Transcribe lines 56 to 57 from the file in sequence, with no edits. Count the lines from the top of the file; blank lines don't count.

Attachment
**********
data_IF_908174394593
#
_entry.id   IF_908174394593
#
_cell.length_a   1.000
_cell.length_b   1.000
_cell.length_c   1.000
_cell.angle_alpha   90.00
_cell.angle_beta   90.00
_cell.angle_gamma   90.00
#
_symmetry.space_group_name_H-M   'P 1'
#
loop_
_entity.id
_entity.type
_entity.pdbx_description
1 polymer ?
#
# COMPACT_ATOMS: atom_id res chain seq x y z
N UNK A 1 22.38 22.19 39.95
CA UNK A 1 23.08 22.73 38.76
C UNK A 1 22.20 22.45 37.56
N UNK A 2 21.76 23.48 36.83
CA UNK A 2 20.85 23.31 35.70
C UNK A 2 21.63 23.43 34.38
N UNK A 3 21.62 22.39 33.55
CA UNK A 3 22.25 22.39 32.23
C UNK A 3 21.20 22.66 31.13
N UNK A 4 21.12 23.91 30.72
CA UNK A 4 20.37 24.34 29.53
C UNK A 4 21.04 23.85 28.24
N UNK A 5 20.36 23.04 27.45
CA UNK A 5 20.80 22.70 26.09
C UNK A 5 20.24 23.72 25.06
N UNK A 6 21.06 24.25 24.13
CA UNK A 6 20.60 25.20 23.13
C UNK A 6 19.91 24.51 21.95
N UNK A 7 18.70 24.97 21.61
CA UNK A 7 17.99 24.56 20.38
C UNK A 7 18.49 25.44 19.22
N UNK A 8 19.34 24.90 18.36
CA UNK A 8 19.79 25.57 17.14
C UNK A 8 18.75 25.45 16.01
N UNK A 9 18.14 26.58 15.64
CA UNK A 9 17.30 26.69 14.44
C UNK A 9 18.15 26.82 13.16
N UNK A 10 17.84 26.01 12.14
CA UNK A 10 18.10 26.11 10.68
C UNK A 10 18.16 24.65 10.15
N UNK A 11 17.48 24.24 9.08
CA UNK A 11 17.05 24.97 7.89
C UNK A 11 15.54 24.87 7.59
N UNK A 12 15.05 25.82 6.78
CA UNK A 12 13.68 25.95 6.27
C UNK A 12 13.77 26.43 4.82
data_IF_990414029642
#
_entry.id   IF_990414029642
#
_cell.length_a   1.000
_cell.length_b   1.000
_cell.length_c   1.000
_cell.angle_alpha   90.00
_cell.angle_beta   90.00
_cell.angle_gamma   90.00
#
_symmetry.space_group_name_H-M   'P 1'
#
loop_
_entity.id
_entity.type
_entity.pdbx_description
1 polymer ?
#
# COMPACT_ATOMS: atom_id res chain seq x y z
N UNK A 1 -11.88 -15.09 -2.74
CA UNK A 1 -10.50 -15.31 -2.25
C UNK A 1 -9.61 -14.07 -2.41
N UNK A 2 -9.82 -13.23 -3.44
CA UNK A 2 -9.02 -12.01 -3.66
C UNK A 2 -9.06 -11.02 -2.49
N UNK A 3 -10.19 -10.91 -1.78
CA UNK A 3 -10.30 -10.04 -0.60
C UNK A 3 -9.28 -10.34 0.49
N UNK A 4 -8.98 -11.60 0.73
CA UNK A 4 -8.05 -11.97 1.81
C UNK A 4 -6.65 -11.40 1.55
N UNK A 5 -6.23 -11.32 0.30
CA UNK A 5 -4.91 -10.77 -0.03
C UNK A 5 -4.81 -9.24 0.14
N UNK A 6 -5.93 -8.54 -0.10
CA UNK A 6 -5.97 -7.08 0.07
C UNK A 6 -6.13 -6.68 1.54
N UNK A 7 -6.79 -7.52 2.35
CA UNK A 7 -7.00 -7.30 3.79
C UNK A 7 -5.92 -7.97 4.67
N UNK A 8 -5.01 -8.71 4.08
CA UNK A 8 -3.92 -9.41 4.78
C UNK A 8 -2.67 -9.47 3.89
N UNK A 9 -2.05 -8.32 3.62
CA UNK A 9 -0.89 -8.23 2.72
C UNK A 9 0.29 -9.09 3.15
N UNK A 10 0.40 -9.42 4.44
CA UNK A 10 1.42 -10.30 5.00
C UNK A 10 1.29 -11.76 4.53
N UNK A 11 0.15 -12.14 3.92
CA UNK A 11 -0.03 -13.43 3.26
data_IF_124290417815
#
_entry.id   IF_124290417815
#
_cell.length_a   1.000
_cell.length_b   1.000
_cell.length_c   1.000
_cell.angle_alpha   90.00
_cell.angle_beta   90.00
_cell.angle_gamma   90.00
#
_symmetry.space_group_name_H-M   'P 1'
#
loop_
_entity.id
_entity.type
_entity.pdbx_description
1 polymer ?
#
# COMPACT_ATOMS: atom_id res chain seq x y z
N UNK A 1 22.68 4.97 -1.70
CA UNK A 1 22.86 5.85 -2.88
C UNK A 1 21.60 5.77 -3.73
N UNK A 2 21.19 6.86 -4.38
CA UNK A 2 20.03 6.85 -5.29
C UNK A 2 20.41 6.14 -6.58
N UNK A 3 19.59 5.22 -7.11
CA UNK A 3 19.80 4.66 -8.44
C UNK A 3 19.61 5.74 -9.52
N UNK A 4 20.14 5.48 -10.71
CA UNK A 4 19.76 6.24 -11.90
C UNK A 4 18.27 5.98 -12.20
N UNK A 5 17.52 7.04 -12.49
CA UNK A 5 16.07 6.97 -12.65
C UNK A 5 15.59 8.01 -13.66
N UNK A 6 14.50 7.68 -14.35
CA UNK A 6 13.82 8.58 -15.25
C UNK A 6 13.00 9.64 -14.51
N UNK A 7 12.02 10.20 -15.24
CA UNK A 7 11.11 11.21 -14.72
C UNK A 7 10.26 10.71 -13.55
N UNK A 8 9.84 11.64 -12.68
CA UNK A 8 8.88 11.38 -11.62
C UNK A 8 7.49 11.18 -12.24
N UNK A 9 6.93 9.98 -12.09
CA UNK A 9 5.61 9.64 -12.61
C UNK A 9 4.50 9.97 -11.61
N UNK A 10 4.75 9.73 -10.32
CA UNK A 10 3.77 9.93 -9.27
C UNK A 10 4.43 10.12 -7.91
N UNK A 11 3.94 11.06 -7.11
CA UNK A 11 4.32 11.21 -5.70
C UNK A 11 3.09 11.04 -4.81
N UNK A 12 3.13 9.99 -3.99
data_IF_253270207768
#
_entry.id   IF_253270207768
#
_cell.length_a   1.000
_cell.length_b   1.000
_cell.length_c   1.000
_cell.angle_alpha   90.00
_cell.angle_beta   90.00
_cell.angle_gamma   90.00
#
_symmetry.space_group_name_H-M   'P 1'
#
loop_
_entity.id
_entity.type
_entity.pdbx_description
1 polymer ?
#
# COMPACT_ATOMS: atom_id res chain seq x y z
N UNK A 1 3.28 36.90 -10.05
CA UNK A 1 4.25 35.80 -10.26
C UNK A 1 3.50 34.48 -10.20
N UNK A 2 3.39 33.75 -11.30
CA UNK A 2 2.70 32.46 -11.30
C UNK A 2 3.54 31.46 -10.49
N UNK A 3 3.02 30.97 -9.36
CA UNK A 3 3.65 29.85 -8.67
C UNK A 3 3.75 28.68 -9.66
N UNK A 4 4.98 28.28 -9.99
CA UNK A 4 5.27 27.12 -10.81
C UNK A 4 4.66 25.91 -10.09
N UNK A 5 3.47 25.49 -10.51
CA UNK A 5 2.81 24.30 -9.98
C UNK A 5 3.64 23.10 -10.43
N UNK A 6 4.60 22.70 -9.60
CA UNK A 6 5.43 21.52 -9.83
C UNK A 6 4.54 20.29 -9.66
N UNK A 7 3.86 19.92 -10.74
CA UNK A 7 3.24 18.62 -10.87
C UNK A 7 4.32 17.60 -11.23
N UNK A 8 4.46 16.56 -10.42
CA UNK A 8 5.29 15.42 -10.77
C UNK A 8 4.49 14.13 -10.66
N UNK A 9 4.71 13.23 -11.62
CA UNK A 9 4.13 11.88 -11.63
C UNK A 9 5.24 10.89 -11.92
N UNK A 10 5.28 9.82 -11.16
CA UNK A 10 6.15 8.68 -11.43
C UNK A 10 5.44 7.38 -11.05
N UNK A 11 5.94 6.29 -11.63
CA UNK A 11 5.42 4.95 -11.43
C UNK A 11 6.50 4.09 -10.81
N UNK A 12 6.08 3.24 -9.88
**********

C UNK A 12 13.77 26.43 4.82
data_IF_990414029642